Waterford's Gailltír will face off against St Rynagh’s of Offaly in the AIB All-Ireland Intermediate Camogie Club Championship final this Sunday
Waterford's Gailltír will face off against St Rynagh’s of Offaly in the AIB All-Ireland Intermediate Camogie Club Championship final in Croke Park, Dublin, this Sunday at 1.30pm.
If conditions are conducive, this rematch of last year’s All-Ireland semi-final has all the makings of providing a tsunami of scoring, with both teams racking up massive tallies right throughout their county, provincial and All-Ireland campaigns.
Gailltír got the better of their last clash by five points and return to headquarters 12 months after ceding to a vastly experienced Clonduff outfit, many of whom had been representing Down in an All-Ireland final there the previous September.
A nervous start on a bitterly cold day left them playing catch-up, and though they improved as the game wore on, with Leaving Cert student Annie Fitzgerald leading from the front, the youthful unit featuring a multitude of St. Angela’s Ursuline College All-Ireland winners fell short by the minimum.
The benefit of that day, and for many of those players, of Waterford rattling subsequent All-Ireland champions Galway last summer has shown this time around. They have also benefited from the increased availability of Trish Jackman, who is commuting from England but made her first start for two years in last year’s decider.
That brought an easy county final win over Cappoquin, a third Munster title in four seasons for the Barony contingent – this time over Toomevara, when they responded to the concession of an early goal with eight points on the trot - and significantly an eight-point revenge defeat of Clonduff in the All-Ireland semi-final.
Fitzgerald continues to shine and on a brief break from club duties played a key role in her first Ashbourne Cup campaign as University of Limerick made it five in-a-row. She has significant support from the likes of cousin Aoife Fitzgerald, Anne Corcoran and Emer Walsh in an electric attacking unit that will relish the open spaces of Croke Park, particularly on a dry day.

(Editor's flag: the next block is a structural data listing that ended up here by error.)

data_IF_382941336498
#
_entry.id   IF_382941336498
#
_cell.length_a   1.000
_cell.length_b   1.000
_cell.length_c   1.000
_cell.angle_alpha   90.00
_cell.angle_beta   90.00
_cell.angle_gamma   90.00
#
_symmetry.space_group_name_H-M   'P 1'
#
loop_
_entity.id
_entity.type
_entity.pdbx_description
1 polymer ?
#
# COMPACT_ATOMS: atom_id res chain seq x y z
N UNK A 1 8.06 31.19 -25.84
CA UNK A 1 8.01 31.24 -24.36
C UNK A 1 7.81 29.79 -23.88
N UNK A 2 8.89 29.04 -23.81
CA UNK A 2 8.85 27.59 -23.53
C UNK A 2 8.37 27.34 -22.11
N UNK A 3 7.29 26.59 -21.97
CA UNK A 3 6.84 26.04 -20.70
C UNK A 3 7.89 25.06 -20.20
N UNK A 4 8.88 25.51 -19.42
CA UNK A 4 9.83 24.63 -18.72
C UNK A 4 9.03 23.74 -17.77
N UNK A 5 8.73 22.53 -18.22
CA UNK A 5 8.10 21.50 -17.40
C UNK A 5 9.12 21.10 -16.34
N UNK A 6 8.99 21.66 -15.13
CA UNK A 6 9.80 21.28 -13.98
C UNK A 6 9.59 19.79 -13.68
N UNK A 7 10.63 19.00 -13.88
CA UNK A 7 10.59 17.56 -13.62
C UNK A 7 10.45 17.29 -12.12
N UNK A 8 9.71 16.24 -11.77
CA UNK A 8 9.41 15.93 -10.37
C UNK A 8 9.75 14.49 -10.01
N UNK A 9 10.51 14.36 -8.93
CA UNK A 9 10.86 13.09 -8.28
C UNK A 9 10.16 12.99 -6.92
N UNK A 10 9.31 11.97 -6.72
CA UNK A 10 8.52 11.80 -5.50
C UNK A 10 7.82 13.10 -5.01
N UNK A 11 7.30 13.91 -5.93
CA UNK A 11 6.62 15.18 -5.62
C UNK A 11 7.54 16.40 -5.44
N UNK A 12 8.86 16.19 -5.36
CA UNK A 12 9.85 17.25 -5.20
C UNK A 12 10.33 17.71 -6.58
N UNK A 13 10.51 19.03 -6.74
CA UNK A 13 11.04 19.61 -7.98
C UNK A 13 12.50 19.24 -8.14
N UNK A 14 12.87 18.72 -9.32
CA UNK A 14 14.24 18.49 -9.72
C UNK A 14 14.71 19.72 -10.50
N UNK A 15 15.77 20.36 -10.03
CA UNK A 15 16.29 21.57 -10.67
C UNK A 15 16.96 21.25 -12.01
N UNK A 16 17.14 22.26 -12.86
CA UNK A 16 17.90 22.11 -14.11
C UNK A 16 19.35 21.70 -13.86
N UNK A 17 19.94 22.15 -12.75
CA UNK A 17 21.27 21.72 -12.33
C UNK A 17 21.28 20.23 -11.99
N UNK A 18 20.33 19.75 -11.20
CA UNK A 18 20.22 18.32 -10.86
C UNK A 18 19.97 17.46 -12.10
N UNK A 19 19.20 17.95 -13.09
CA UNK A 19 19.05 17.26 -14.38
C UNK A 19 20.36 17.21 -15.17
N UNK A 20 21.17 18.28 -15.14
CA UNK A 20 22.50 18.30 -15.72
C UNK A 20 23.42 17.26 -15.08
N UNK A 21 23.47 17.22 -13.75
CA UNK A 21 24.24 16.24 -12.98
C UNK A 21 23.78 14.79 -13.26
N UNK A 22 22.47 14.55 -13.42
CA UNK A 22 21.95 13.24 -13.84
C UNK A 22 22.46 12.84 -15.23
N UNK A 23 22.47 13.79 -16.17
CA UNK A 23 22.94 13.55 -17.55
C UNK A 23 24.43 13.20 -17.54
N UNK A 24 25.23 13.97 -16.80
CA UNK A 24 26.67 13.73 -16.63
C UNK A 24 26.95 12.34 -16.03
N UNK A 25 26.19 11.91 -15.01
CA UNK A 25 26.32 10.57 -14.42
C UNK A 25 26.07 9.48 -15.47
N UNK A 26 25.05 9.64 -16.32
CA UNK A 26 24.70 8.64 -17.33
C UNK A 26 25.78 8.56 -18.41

Meanwhile skipper Áine Lyng, Emma Roche, Jackman and her goalkeeper sister Ciara provide vital know-how and composure.
St. Rynagh’s have been equally as impressive. They were ruthless in the midlands derby provincial decider against Camross. The Banagher unit dominated everywhere, with exciting dual star, Leaving Cert student Kate Kenny, contributing 3-5. The vastly experienced Siobhán Flannery is a constant threat too and she registered 12 points in that match, with five coming from play.
The Army Air Corps technician had a big hand in the two-goal triumph over Carnmore too and her ability to score from distance is something Gailltír will need to keep in mind, particularly if wind becomes the factor it has been in recent weeks.
What makes Rynagh’s particularly challenging for opponents is that they possess a resolute defence to go with their heavy scoring. Linda Sullivan and Róisín Egan are just two that know their art well.
Gailltír have the advantage of being in Croke Park before, though the effect of defeat is individual and whether the added motivation of having lost 12 months previously overpowers the potentially debilitating impact of the scars that are left behind remains an unknown, particularly if the game is in the melting pot in the final minutes.
The Déise representatives have had a sterner examination of their credentials throughout the campaign but Carnmore did put it up to St. Rynagh’s in their All-Ireland semi-final and the Offaly women pulled through. That will stand to them.
This is one worth coming in early for.
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